Is it because we’ve forgotten the classics? Is it because we’re spoilt for choice and meal options? Is it because, with the prevailing trends for Peruvian food, dude food, meal trucks, pop-up restaurants and our continuing love affair with asian ingredients that we have simply over-looked it?

Of course we have over-looked it. Continue reading Day 5 – Best-Ever Rigatoni and Meatballs

Day 1 – Lamb Burgers with Beetroot Relish

Australians are, per capita, the world’s biggest consumer of beetroot. As if we needed further proof that we love burgers with beetroot more than anything else in the world.

It’s hard convincing our overseas friends just why we love it so – the only real way is to make them try a burger – with the lot, of course – to taste for themselves. As an american friend once observed, it is nowhere near as nasty as it sounds.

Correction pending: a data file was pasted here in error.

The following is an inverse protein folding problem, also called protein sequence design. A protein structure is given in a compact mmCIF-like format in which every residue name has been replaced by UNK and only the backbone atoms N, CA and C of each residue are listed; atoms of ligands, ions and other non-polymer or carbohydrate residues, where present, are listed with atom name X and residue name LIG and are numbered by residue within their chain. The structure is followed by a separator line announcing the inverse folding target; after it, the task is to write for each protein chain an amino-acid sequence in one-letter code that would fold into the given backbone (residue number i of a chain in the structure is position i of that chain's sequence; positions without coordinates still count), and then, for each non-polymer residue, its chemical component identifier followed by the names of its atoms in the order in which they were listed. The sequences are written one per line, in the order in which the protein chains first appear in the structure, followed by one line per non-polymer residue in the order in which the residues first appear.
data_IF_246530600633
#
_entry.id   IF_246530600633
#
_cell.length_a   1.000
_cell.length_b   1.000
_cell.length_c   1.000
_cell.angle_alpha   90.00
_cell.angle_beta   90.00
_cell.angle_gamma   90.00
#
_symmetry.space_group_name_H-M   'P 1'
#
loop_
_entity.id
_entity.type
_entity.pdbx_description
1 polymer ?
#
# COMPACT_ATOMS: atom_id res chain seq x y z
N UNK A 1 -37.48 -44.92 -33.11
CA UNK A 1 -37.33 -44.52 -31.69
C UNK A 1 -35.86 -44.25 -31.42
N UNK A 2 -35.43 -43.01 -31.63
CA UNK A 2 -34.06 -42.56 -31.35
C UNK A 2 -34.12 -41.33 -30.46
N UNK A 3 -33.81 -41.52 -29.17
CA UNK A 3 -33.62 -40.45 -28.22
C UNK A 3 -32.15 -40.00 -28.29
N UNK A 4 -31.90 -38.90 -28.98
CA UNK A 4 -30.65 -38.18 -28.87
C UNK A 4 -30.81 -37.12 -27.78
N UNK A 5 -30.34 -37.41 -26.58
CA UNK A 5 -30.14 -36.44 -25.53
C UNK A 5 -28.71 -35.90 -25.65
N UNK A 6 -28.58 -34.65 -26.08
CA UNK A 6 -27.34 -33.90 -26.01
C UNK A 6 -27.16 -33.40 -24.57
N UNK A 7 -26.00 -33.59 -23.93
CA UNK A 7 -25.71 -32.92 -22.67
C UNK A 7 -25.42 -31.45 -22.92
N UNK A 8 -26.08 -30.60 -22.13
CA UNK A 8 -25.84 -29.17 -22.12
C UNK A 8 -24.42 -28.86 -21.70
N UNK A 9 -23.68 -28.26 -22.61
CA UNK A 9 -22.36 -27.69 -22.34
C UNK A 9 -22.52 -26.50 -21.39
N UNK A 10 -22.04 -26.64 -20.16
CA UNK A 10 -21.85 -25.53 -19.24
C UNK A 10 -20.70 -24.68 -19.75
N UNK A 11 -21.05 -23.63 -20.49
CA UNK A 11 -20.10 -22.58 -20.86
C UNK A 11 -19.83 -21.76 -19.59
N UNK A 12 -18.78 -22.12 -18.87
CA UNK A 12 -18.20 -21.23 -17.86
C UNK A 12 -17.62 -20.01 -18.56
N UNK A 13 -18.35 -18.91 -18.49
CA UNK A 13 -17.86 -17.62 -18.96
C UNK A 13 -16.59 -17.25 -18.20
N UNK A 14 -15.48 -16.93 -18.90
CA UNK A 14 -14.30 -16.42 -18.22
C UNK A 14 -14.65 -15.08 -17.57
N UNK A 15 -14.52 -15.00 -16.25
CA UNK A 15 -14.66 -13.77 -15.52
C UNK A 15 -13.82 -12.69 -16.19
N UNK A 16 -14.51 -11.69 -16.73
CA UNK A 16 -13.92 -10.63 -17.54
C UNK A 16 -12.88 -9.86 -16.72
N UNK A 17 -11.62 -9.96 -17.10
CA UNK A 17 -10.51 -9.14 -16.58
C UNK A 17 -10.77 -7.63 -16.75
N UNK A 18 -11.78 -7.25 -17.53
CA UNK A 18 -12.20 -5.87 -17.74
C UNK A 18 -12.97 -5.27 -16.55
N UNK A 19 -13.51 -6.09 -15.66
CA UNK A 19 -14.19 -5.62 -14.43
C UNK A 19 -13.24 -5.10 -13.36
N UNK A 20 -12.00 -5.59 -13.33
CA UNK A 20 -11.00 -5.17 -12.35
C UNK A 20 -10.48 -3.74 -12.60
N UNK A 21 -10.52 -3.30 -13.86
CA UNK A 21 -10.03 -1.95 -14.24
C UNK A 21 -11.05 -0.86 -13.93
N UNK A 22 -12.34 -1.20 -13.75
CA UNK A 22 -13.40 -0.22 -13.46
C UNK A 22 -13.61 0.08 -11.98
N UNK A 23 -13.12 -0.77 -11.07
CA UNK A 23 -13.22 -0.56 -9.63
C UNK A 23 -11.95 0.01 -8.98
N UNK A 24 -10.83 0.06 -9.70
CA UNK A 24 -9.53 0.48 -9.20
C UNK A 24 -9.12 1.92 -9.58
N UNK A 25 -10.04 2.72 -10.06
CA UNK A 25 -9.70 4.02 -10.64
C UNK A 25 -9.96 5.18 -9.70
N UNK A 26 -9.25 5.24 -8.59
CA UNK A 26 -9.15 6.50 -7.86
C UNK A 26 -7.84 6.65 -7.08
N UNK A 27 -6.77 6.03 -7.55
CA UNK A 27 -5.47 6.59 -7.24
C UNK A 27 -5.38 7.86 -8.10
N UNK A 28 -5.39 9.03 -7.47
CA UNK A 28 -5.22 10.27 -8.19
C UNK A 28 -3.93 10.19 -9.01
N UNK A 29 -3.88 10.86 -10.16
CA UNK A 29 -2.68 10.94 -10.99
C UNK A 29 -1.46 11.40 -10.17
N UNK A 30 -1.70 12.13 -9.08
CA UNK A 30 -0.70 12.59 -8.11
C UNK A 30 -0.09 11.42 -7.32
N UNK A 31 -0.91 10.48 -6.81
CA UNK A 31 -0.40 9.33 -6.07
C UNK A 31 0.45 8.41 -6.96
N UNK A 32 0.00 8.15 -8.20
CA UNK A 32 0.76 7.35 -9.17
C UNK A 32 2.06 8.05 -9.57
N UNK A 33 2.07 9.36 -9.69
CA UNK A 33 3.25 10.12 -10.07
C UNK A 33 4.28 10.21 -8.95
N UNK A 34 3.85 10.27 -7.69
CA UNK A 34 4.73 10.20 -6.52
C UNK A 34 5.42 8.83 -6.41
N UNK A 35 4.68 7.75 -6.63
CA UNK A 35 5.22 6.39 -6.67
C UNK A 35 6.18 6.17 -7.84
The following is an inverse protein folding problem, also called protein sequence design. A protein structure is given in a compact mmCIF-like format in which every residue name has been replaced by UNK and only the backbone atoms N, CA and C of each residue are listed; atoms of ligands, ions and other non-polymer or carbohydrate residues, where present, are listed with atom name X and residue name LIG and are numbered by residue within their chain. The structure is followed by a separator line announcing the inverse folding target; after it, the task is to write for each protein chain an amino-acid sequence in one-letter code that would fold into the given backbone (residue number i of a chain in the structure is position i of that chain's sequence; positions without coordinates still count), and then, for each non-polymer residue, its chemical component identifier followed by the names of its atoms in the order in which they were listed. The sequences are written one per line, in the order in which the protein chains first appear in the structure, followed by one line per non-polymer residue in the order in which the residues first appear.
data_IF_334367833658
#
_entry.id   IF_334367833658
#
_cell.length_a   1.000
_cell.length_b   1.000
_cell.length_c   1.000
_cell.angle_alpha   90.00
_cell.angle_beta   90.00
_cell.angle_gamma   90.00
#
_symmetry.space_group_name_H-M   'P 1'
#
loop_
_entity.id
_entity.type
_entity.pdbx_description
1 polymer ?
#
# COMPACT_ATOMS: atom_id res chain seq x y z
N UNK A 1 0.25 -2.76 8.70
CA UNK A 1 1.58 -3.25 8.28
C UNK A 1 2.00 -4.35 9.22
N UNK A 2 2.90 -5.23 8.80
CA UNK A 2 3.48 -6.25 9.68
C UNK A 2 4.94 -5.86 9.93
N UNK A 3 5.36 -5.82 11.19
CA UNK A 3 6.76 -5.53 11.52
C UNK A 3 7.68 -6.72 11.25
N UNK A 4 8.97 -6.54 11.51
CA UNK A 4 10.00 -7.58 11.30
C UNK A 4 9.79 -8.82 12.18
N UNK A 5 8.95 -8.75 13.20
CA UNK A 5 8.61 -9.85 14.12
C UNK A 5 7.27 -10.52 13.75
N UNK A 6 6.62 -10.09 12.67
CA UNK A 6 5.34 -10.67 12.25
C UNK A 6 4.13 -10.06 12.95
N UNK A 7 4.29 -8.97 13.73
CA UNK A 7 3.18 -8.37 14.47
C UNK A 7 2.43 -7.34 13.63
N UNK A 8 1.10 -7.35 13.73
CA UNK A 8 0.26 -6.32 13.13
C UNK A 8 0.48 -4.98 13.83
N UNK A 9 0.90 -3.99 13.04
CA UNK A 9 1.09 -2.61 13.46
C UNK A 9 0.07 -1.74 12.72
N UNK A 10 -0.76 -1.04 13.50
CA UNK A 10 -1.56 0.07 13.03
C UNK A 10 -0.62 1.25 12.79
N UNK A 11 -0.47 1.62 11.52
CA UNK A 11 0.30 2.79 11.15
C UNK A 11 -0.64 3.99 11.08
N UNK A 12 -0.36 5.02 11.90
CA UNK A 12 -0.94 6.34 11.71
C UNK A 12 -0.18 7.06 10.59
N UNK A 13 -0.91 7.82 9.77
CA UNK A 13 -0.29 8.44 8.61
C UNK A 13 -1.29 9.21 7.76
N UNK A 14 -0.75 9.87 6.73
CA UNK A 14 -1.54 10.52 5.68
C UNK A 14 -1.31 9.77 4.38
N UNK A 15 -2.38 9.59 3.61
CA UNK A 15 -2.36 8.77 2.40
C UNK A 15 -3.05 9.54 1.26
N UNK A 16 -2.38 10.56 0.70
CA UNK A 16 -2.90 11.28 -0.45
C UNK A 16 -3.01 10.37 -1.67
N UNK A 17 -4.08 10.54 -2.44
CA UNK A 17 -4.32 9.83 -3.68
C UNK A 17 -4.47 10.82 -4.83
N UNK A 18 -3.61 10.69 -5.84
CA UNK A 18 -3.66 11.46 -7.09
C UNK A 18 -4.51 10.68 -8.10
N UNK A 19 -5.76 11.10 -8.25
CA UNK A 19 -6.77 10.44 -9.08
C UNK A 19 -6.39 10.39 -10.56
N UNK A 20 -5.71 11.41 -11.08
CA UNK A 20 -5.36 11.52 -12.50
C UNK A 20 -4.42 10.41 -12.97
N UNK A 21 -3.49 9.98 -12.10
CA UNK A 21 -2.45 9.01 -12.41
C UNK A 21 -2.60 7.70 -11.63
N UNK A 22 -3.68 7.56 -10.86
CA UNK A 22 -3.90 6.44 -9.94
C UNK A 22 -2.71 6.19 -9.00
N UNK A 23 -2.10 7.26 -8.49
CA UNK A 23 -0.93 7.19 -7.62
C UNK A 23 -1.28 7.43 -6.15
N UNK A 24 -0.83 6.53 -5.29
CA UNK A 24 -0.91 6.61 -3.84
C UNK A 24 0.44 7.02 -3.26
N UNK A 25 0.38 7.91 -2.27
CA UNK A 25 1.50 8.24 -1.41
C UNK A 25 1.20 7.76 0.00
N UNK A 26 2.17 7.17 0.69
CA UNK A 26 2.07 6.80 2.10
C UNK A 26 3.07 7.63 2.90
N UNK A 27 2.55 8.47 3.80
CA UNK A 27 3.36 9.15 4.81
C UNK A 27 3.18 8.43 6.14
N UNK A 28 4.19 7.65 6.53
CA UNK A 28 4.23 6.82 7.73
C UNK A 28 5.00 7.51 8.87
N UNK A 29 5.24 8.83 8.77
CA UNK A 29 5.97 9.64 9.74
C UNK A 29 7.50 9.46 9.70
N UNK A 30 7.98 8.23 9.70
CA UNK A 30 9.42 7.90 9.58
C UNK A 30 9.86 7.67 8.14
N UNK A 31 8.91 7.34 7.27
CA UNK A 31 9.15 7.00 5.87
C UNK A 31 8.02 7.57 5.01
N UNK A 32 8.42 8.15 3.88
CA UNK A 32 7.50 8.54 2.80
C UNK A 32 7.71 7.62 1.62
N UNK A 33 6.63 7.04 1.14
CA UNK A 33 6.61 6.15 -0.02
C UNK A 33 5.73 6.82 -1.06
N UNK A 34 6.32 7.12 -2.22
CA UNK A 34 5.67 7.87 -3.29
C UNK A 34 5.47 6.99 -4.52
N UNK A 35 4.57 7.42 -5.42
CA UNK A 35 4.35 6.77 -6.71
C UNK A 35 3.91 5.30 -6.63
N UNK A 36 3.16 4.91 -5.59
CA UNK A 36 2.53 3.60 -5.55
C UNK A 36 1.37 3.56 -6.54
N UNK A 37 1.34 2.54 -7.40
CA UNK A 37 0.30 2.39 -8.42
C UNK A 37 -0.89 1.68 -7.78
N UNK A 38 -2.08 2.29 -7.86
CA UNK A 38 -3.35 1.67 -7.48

Still, there are those who have yet to be convinced. Beetroot is, after all, a very bossy and uncompromising vegetable. Tinned beetroot can be messy as well as overpowering. Perhaps then, you should approach the making of your next burger with a little more respect. Serve it up some beetroot relish instead. To heck with the naysayers. Continue reading Day 1 – Lamb Burgers with Beetroot Relish

Day 12 – Iain’s Chilli Con Carne

First published in April 2010, this recipe has consistently garnered rave reviews from everyone who’s tried it. Iain has since added his fantastic onion jam to the archives as well and as I write this update, is helping me de-construct a good curry paste for an upcoming post.